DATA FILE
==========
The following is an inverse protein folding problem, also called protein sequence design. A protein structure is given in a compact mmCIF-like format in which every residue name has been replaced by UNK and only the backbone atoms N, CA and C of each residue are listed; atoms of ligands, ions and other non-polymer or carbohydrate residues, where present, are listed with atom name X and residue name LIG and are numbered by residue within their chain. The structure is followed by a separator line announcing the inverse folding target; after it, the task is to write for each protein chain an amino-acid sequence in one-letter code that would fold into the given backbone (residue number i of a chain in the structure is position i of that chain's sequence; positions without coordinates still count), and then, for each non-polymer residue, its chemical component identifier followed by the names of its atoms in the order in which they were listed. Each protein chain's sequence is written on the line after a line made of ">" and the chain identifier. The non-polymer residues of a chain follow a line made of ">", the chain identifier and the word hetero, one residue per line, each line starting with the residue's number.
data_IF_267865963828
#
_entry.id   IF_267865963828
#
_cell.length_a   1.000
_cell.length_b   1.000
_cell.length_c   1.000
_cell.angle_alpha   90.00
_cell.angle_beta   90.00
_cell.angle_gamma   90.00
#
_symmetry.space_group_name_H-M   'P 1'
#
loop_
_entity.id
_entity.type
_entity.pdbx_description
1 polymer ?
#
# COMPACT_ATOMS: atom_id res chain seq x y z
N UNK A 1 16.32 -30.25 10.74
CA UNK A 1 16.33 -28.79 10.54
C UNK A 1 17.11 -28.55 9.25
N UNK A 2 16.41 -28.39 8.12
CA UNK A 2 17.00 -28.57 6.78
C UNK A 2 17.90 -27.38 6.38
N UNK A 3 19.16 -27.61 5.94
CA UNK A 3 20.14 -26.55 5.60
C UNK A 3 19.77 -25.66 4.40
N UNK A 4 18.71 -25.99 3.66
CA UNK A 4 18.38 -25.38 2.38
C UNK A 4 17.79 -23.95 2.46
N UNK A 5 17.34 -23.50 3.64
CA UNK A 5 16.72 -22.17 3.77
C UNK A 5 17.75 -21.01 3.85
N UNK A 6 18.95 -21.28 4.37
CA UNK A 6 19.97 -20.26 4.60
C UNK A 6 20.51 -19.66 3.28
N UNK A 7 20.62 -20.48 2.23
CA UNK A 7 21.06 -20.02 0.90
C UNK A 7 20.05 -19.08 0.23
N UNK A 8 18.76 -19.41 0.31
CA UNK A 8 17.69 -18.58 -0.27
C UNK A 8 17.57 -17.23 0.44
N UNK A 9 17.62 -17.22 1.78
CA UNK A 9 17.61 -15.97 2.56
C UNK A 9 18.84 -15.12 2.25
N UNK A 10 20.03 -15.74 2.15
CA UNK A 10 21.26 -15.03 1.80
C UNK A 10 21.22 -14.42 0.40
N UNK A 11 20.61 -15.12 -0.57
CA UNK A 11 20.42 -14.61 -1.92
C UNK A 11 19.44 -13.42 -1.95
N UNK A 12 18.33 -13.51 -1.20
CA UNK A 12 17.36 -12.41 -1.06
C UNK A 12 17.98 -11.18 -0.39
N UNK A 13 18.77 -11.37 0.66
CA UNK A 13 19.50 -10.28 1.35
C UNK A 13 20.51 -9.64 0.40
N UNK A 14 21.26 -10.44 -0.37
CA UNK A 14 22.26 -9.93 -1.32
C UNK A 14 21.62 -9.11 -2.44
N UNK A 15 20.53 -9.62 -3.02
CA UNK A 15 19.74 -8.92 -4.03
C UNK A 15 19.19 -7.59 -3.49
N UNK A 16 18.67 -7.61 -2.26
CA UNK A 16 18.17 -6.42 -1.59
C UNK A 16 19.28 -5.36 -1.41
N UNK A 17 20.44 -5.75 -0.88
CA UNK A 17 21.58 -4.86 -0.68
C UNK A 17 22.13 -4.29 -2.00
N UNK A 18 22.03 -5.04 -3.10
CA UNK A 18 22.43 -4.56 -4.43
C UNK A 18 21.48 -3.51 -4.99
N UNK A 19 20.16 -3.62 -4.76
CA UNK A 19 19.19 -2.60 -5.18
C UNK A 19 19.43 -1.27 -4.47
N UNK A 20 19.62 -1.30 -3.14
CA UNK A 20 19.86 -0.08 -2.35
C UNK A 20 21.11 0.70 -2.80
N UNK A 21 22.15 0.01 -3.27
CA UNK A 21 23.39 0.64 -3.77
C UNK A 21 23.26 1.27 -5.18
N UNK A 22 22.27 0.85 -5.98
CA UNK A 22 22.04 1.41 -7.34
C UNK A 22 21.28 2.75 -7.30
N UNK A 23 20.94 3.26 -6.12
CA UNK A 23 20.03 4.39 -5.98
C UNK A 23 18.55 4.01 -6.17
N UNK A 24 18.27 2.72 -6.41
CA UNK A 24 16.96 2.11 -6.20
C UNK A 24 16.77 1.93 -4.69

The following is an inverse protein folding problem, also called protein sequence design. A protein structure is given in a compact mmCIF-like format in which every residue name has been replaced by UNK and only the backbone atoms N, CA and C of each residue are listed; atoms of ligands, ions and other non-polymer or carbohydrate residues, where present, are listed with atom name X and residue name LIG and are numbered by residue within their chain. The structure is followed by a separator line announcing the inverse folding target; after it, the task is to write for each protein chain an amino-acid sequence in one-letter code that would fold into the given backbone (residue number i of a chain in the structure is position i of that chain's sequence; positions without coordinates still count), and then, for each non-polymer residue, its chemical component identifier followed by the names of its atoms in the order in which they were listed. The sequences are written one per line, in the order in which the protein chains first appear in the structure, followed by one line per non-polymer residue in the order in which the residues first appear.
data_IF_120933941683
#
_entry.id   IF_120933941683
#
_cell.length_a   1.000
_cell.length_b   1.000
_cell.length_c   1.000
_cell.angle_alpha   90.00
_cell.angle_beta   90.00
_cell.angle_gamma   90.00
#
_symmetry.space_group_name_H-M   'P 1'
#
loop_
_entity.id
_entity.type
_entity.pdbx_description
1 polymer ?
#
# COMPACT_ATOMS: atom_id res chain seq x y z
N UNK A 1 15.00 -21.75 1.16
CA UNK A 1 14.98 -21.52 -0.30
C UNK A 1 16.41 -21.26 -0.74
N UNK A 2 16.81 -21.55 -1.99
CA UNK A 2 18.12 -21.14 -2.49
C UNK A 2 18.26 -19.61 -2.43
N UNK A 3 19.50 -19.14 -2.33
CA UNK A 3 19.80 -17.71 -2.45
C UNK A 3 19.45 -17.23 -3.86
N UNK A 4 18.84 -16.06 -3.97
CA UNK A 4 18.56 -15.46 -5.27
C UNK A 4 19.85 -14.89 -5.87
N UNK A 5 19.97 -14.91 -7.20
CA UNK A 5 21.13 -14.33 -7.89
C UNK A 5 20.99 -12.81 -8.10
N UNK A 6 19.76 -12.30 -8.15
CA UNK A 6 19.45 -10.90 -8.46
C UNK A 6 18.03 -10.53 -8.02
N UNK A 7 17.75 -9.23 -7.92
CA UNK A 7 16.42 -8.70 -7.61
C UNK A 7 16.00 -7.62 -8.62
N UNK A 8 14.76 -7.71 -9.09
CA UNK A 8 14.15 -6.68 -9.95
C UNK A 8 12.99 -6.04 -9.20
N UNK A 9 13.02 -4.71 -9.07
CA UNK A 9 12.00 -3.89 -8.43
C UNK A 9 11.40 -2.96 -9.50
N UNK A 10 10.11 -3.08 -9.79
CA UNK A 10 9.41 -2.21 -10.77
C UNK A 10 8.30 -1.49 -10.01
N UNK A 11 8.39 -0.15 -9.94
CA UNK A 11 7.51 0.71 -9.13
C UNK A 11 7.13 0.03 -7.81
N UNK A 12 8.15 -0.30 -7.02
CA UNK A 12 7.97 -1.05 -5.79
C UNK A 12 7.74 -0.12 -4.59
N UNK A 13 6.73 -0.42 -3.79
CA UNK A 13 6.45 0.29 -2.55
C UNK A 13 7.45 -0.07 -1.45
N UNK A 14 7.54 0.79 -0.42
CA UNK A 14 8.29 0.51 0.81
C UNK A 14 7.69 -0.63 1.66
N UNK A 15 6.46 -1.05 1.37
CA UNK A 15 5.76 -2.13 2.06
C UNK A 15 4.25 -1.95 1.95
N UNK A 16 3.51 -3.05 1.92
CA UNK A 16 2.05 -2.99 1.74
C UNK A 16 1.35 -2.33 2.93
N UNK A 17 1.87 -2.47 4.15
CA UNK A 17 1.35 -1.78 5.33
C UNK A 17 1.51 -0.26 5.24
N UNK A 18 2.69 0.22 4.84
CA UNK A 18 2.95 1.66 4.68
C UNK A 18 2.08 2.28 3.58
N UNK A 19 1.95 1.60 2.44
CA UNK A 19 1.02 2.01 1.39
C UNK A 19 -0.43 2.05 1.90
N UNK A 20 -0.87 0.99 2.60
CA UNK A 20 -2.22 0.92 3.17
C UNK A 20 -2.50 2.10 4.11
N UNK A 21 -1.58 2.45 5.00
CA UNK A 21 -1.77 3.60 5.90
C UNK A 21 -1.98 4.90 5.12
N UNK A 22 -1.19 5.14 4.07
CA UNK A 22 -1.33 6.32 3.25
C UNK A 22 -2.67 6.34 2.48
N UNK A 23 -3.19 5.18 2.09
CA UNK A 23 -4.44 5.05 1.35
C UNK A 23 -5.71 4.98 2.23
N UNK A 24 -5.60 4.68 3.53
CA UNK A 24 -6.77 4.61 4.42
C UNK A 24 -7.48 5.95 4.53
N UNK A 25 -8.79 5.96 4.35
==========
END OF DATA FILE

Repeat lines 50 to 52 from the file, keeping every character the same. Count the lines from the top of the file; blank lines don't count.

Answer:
CA UNK A 10 21.26 -15.03 1.80
C UNK A 10 21.22 -14.42 0.40
N UNK A 11 20.61 -15.12 -0.57